Initiative aims to help rural Wisconsin towns

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EAU CLAIRE, Wis. (WEAU)-- Wednesday morning, more than a dozen republican legislators announced the Rural Wisconsin Initiative. It’s a series of seven bills lawmakers say are designed to help smaller towns and villages throughout the state grow in the future.

If the seven bills introduced Wednesday pass, they would expand broadband internet access, attract teachers to small schools, and provide grants for science, technology, engineering and math programs for local schools.

Republican Kathy Bernier represents Wisconsin’s 68th Assembly District. She is one of a handful of republicans backing the measures.

“It’s sort of setting the stage for the next biennial budget. For the governor and the legislature to recognize that there are some needs in the rural parts of Wisconsin,” Rep. Bernier explained.

Representative Bernier says part of the initiative is aimed at providing equal opportunities to kids and teachers in smaller schools.

That's something that the Augusta School District administrator says is needed.

“Just because we are rural doesn't mean that we provide any less of a quality education for our kids. Any type of legislation that might continue to support the efforts of rural school districts is always a positive move,” administrator Ryan Nelson explained.

While one part of the Rural Wisconsin Initiative focuses on schools, another part is aimed at increasing access to healthcare in small towns. Lawmakers plan to do that by increasing funding for programs that encourage physicians to take residencies in rural hospitals.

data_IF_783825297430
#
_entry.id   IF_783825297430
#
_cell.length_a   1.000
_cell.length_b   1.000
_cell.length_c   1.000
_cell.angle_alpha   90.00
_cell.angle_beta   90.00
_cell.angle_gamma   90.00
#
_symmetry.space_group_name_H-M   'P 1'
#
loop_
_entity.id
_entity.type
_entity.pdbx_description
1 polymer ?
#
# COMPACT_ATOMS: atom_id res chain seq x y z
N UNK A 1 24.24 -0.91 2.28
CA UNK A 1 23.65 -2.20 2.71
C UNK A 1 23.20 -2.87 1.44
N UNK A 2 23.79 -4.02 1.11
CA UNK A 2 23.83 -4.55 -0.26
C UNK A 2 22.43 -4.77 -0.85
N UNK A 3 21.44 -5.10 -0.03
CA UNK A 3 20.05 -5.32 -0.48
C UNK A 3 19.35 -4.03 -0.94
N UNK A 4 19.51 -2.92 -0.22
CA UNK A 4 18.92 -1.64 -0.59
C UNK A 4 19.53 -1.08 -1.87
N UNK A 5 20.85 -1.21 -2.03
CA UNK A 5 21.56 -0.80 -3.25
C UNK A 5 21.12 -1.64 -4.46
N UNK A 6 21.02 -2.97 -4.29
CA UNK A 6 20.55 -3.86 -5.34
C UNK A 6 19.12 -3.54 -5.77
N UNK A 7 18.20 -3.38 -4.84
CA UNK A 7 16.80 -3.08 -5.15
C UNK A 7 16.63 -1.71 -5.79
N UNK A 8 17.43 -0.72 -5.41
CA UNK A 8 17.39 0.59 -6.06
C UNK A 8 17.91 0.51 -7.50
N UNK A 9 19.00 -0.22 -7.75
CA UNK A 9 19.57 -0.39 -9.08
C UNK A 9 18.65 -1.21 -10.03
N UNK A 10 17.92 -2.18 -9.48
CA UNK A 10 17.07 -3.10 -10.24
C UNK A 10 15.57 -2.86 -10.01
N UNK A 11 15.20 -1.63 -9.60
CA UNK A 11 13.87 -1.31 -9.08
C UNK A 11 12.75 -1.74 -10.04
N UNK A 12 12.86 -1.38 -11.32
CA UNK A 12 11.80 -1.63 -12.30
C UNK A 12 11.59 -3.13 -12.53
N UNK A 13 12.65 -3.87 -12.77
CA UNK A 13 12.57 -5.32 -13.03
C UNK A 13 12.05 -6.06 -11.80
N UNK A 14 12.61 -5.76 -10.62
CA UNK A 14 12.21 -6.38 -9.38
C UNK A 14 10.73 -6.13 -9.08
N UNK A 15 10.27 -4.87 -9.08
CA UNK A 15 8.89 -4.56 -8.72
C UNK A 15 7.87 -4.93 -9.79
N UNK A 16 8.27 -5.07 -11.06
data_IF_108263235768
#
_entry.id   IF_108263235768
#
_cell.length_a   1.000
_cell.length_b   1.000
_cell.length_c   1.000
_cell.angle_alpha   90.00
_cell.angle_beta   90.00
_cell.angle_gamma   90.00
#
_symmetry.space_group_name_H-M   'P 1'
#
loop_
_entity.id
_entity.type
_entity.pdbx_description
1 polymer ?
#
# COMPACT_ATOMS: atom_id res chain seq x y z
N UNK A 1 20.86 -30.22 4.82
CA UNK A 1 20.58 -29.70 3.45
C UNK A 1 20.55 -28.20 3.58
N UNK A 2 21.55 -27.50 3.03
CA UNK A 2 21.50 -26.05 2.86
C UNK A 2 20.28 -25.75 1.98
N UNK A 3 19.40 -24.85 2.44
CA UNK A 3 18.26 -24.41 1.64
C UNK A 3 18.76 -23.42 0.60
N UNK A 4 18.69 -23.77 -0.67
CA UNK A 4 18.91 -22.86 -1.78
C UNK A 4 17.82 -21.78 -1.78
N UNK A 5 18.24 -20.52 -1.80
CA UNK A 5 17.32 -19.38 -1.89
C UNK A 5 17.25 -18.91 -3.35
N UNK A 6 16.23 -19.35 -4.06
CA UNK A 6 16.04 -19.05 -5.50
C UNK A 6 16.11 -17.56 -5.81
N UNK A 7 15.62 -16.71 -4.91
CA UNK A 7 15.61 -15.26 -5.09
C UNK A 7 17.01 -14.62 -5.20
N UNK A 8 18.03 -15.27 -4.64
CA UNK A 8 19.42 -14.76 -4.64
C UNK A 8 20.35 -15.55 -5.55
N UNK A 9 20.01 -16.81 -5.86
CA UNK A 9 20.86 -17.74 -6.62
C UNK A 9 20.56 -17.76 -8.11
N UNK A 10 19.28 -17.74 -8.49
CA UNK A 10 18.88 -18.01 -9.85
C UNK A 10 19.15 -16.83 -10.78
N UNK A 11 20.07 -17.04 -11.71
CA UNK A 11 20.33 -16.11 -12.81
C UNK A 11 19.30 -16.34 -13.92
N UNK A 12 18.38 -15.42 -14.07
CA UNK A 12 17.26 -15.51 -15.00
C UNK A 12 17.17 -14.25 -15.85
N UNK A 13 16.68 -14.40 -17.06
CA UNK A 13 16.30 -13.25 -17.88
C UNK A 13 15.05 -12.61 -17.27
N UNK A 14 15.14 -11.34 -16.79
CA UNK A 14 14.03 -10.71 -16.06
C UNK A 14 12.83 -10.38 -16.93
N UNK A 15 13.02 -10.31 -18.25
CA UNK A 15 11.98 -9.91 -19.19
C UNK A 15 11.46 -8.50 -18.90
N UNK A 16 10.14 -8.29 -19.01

Dr. Joan Hamlin is the program director at Eau Claire Family Medicine. She says there's a need for doctors in the rural part of the state. But she says getting doctors to smaller towns is a lot easier said than done.

“Many people prefer to live in an area that has more opportunity and more options, doctors are no different,” Dr.Hamblin said.

While Dr. Hamblin says the proposal is a step in the right direction, she adds what's being proposed isn't enough. She says in the future, projections show state of Wisconsin expects to need more doctors across the board to care for the ‘Baby Boomer’ generation. She says the added funding from this proposed legislation would need to be higher than the $250,000 being proposed by lawmakers.

“If we want to meet the projections down the road you need more money, at other places than what's being proposed,” Dr. Hamblin added.

If all measures pass through the legislative process, the initiative is expected to cost between $13 million and $15 million dollars.

WEAU 13 News reached out to democratic State Senator Kathleen Vinehout for comment on the proposed initiative. Vinehout says the items proposed in the initiative are ones that democrats have proposed in the past. She says the democrats bills have been struck down by republicans.

“We have been talking about these for five years. If they (republicans) wanted them passed they could have done this a long time ago. Not in the eleventh hour. This is all about winning elections in 2016 and trying to convince the public that they are doing good things when they haven’t been,” Vinehout said in a phone conversation.



 
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